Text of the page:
In the evenings, I always read to each boy separately, and the 10-year-old and I just finished reading My Side of the Mountain and its two sequels by Jean Craighead George. My Side of the Mountain was one of my favorite books when I was a kid, so I knew I wanted to read it to him, and we were both so happy to find out she later wrote the sequels: On the Far Side of the Mountain and Frightful’s MountainIf you have a child who loves nature and/or peregrine falcons, you must read these books. Frightful’s Mountain was my personal favorite!

My 10-year-old has read a few books by himself this year: Jedi Academy: A New Class, I Survived: The Nazi Invasion, 1944, Star Wars The Empire Vol 1 (Legends), and Star Wars The Rebellion Vol 1 (Legends). He also enjoys reading Garfield and Calvin & Hobbes.

Handwriting & Beginning Writing

This is where I’m going very slow, and I’m just getting him used to putting pencil to paper more often.

Since he’s willing to write now, I dusted off some old workbooks that we used in previous years, and I assign a 2-4 pages per week. He’s finished with Printing Power by Handwriting Without Tears and almost finished with this Star Wars writing book, which has creative writing prompts in it. These are for younger grades, but like I said, I just wanted to get him used to doing some more writing. We’ll be jumping ahead and into a more formal writing program next year, I think.

He is also still working through a free keyboarding program. He hates it, but this is something I think he’ll be thankful to know later. I only require it once or twice a week as well.

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Grammar

My big project — reviewing grammar curriculums for home/school/life magazine — really paid off for me. (I hope you will read it!) I didn’t think I would be able to find a grammar curriculum that my son would like, but I did. We’re now using Fix It! Grammar by the Institute for Excellence in Writing (IEW). Right now we’re using the first book (there are six total) called The Nose Tree. I plan on buying the next books as we need them. My son has actually said he likes doing grammar with these! Each week I teach him about a new part of speech, and then there are four days of very short lessons. All he has to do is correct one sentence, look up a vocabulary word, and copy the sentence into the notebook. The sentence he’s correcting and copying is one sentence in a long story called The Nose Tree, and once he finishes this book, he’ll have written out the whole story in his notebook. We both love that.

Although the curriculum conveniently creates lessons for a four-day school week, we usually take two weeks to complete them. This is because I don’t do grammar everyday…we have so much to do!

This is what we’re doing for language arts right now. I have many plans percolating in my head about the future of my sons’ language arts homeschool program. As I work through them all, I’ll be sure to share it with you. Thanks for reading. 🙂

My Mid-Year Homeschooling Report in Multiple Posts

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Every year around this time, I write a “mid-year review” that compliments my beginning-of-the-school-year schedule and curriculum posts. It’s in the mid-year that I can tell you if my best-laid plans at the beginning of the year were actually good plans. Or did I change anything? I almost always change something because as homeschoolers, we are allowed to stop what isn’t working and try new things.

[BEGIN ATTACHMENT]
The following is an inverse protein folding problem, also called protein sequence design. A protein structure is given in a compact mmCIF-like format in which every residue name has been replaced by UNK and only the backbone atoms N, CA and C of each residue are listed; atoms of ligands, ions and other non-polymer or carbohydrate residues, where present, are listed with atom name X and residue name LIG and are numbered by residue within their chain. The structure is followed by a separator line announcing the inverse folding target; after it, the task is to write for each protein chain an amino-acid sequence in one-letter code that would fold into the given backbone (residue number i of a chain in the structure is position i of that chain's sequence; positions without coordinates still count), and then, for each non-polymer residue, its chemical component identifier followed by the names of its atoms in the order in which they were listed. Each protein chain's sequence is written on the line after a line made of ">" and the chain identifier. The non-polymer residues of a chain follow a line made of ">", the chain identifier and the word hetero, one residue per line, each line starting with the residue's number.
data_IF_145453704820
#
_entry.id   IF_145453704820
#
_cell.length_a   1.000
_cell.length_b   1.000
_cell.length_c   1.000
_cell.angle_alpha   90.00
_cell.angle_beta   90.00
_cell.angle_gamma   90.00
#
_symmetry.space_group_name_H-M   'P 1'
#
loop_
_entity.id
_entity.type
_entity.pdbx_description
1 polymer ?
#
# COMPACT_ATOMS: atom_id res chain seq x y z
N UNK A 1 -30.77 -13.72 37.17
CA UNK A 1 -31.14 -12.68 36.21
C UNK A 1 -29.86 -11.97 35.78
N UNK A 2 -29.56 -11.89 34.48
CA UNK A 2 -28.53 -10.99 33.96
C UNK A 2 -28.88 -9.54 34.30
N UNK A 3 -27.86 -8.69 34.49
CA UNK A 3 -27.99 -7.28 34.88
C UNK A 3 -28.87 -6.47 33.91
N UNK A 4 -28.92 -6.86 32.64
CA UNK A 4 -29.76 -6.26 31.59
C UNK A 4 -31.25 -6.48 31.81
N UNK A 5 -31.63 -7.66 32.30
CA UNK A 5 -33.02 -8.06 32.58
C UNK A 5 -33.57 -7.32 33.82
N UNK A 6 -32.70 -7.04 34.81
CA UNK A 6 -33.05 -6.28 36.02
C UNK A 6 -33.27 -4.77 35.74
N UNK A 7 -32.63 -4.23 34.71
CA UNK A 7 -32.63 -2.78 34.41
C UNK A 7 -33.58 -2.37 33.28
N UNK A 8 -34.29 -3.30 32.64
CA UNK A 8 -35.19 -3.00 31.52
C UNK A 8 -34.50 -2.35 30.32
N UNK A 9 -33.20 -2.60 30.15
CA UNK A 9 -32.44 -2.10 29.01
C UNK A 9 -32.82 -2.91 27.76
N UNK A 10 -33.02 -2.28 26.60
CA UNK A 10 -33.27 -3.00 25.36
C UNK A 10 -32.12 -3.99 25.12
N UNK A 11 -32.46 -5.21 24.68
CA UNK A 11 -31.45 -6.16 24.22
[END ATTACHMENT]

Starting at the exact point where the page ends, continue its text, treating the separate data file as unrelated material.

This year, I’m breaking up my mid-year post into several. I’m going to go over each subject matter in depth because there’s just too much to say. (Well, you know I have a hard time being brief.)

I’ve created this post so that I only have to add one link to my Table of Contents, which is getting quite large, and I’m not sure what to do about that. Suffice it to say, this is the TOC for this series of posts: (I will add links here as I post these.)

Homeschooling 4th Grade: Language Arts
Homeschooling 4th Grade: Math
Homeschooling 4th Grade: Science
Homeschooling 4th Grade: History

Homeschooling 1st Grade: Mid-Year Report (I think I can handle this in one post.)

Let me go ahead and tell you that we’ve done a pretty good job of sticking to the plans I made for the fourth grade at the beginning of the year. However, I’ve added some things! Shocking, I know! But I’ve been able to do that because I’m not pressuring myself to complete all our curriculum by the end of the year, and I’m not doing everything the science curriculum requires. I have also abandoned my idea of starting “Art Fridays” again this year. Big bummer there, but the boys just aren’t as interested in art as they used to be.

Briefly, I have added a grammar curriculum, a math workbook, and we’ve started a more earnest exploration of history. I’m so excited about this! I’ll be sure to tell you about the resources we’ve picked out for that.

As for my first grader, he’s such a delight to teach! I think I can update you on his work in one post, but I’ll change that, if I need to.

I will begin this series tomorrow, so stay tuned! And thanks for reading!

A Slow, Different Kind of Education

Days are passing fast and furious, and I’m watching my boys grow up at a tremendous speed. My youngest son’s baby cheeks have completely vanished in the last few months. He’s so tall that he’s wearing the shirts his brother (who is three years older) wore last year. My eldest is becoming a young man too. When I listen to him play Chopin on the piano, it’s easy to wonder if this kid is really a twenty-year-old in disguise. But when he begins playing war games with his brother, I’m reminded that he’s only ten. Thank goodness.